Druckenmiller said the inland sea that stretched the width of Montana to Minnesota and from Canada to the Gulf of Mexico was teeming with marine reptiles, but relatively few of their fossils have been excavated.


“It’s a total bias — just more people out there are interested in land-living dinosaurs than marine reptiles,” he said. “There would be a lot more known if more people were studying them.”


Tesla Set to Unveil Electric Semi-truck in September

Tesla CEO Elon Musk says the company plans to unveil an electric semi-truck in September.


Musk tweeted the announcement Thursday. He offered no other details about the semi, such as whether it will be equipped with Tesla’s partially self-driving Autopilot mode.


Musk also said the company plans to unveil a pickup truck in 18 to 24 months.


Tesla currently sells two electric vehicles, the Model S sedan and Model X SUV. Its lower-cost Model 3 electric car is due out by the end of this year.


But Musk revealed last summer that the Palo Alto, California-based company is working on several more vehicles, including the semi and a minibus.


Tesla shares rose nearly 3 percent in late trading Thursday in response to Musk’s tweet.


Make Music Day Festival Coming to Dozens of US Cities

More than 50 U.S. cities will be hosting Make Music Day, a free one-day outdoor festival celebrating music and music-making.

The annual event is June 21, the summer solstice.

Highlights of Make Music Day in the U.S. will include Sousapaloozas in Chicago; Cleveland; Madison, Wisconsin; Minneapolis-St. Paul; New York; and San Jose, California.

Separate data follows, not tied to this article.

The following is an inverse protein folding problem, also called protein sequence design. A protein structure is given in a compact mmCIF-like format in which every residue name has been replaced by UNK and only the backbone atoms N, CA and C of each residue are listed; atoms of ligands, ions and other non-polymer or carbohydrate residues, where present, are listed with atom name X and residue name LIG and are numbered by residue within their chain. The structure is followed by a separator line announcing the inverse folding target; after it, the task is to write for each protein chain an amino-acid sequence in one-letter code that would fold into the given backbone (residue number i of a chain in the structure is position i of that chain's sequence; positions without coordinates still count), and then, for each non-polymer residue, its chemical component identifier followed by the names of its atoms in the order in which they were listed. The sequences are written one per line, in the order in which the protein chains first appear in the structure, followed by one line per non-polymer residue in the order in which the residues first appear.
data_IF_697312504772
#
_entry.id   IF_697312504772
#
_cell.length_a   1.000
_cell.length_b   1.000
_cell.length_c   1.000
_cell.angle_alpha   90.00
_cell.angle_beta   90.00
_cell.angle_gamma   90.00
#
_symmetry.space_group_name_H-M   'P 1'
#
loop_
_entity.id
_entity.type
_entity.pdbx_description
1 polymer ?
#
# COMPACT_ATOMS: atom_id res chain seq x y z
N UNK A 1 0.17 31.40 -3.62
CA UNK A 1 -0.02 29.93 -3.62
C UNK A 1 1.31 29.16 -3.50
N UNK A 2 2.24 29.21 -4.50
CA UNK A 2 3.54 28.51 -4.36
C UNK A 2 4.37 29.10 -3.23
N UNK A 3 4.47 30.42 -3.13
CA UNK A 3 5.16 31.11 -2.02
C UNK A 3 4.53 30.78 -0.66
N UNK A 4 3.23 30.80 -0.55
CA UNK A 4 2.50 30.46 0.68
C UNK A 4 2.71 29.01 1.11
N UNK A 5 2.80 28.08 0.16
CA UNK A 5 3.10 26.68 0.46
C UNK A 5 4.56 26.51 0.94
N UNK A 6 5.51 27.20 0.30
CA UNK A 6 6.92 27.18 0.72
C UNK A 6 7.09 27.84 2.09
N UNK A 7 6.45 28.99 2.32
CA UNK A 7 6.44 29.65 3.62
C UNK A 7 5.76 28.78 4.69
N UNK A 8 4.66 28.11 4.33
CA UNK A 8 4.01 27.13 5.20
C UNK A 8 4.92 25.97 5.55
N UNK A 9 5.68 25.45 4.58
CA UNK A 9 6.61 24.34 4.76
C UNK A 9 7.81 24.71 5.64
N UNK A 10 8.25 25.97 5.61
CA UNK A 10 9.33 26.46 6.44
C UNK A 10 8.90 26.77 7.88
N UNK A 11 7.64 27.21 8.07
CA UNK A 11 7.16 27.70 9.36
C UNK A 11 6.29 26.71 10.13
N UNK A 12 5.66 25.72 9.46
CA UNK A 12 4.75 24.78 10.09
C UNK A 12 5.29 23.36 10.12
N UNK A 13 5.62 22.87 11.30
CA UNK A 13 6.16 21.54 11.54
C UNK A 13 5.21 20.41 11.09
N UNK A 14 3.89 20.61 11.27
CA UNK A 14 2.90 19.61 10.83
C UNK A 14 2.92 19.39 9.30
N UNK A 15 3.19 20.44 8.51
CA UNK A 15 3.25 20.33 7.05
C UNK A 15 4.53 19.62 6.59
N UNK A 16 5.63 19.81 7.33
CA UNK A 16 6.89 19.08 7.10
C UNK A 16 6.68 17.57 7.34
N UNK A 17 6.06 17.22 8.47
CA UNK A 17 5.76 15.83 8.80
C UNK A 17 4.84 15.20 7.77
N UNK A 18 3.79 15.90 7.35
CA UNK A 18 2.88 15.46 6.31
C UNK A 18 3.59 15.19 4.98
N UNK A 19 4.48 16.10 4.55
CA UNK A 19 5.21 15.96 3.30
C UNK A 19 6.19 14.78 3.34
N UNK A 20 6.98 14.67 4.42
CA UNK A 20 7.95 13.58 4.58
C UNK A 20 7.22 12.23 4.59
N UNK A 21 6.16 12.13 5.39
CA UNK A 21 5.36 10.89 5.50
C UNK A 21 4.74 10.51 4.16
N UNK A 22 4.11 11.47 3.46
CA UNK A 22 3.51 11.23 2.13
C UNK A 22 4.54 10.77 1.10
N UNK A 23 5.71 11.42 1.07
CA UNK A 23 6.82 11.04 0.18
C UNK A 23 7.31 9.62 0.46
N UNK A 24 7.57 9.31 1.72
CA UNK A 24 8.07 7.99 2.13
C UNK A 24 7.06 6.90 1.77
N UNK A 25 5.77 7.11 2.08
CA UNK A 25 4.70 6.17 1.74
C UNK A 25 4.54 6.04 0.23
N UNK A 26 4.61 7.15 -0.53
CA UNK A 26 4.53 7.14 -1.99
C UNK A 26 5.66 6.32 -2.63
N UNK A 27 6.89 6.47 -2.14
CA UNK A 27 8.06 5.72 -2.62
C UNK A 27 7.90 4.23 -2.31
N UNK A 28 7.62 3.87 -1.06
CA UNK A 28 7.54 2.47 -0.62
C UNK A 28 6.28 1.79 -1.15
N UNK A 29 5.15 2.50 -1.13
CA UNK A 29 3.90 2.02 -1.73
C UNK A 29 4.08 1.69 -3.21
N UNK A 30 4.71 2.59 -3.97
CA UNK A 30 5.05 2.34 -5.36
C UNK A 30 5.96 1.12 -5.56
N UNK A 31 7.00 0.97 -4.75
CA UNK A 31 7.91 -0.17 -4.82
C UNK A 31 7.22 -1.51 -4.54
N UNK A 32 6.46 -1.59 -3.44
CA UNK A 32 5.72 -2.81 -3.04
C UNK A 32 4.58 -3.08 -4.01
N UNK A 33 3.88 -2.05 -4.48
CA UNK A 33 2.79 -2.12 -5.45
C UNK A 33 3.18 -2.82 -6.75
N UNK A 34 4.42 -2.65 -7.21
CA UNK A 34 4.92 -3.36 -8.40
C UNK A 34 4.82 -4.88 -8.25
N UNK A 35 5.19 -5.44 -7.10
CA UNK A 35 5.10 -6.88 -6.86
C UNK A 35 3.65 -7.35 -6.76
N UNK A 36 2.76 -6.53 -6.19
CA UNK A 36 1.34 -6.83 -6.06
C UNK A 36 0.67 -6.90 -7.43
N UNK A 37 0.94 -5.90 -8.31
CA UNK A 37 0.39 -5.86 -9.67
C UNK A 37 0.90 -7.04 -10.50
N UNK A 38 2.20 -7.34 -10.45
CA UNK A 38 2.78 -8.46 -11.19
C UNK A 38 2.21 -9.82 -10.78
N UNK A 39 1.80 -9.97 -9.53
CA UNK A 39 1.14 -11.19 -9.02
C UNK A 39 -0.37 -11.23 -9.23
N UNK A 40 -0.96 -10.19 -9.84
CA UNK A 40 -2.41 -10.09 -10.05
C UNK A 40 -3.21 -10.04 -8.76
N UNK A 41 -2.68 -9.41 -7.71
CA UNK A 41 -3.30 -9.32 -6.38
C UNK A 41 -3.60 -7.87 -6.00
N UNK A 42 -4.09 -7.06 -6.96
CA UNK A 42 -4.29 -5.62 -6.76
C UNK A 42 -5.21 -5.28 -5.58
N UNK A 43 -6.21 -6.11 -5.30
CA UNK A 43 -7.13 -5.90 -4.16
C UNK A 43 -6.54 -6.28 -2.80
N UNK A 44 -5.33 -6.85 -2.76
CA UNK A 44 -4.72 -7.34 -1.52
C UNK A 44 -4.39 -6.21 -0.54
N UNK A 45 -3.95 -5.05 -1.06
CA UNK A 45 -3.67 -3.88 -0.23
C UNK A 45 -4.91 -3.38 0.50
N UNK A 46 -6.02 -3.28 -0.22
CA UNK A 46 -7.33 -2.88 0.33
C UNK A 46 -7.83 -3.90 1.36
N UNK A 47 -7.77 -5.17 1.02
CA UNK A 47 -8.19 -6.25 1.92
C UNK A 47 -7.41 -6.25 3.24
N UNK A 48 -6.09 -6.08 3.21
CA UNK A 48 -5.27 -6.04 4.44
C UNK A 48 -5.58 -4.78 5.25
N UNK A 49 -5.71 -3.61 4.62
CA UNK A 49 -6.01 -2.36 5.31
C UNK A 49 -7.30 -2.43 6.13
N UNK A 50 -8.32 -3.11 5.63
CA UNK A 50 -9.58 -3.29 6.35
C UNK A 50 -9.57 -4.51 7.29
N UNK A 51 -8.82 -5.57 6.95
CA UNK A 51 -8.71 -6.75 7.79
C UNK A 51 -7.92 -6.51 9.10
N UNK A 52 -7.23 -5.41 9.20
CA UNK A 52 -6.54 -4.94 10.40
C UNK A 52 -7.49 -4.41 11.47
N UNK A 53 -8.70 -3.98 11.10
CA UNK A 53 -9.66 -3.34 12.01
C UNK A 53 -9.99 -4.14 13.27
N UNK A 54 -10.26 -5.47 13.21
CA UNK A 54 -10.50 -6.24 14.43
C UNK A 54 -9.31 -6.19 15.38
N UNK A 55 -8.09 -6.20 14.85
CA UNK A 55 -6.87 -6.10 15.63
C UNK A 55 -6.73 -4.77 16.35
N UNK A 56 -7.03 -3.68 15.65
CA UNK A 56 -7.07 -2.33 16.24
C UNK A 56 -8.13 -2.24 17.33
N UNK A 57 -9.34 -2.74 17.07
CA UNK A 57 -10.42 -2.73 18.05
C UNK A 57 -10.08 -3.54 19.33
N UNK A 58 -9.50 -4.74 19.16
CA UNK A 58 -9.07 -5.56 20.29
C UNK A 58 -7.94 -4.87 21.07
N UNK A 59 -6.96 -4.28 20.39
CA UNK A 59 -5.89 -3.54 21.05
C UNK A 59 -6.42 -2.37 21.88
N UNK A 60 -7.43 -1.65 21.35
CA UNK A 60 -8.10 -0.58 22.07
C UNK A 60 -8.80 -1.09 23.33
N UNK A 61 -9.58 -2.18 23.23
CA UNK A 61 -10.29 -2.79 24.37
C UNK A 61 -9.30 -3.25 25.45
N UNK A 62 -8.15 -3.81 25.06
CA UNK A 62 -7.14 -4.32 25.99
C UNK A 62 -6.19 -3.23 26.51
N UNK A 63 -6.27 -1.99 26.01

Part of Make Music Day is an event called Mass Appeal in which musicians play together in single-instruments groups. Featured instruments will include guitars, harmonicas, accordions, trombones, bassoons, French horns and harps. More than 150 are scheduled.

Street Studios in Atlanta; Chattanooga, Tennessee; Minneapolis-St. Paul; New York; and Philadelphia will give passers-by a chance to collaborate in producing original music.

The festival began in France in 1982 and has since spread to 750 cities across 120 countries.


University of Michigan Unveils 1,500-pound Rubik’s Cube

University of Michigan mechanical engineering students have made one of the most popular puzzle games much larger. And tougher to solve.

Seven former and current students unveiled a 1,500-pound Rubik’s Cube during a ceremony Thursday inside the G.G. Brown engineering building on the Ann Arbor campus. The massive, mostly aluminum structure is meant to be played by students and others on campus.

Four students came up with the idea three years ago and handed down the project to other students.

“It’s the largest solvable mechanical stationary Rubik’s Cube,” said Ryan Kuhn, a 22-year-old senior who helped assemble the giant puzzle this week. “It was kind of an urban myth of North Campus, this giant Rubik’s Cube that’s been going on for a while.”


The oversized version of the brain-teasing 3-D puzzle, which has flummoxed players since its heyday in the 1980s, is much harder to decipher than its diminutive counterpart, said Kuhn, who called it an “interactive mechanical art piece.”

The puzzle is solved when the player is able to manipulate the cube until all nine squares on each of its six sides display an individual color.

“It’s very reasonable that it could take at least an hour” to solve, said Martin Harris, who helped conceive the project in 2014 while hanging out in the College of Engineering honors office.


Tiger Woods Wins First of Four Golf Masters on This Day in 1997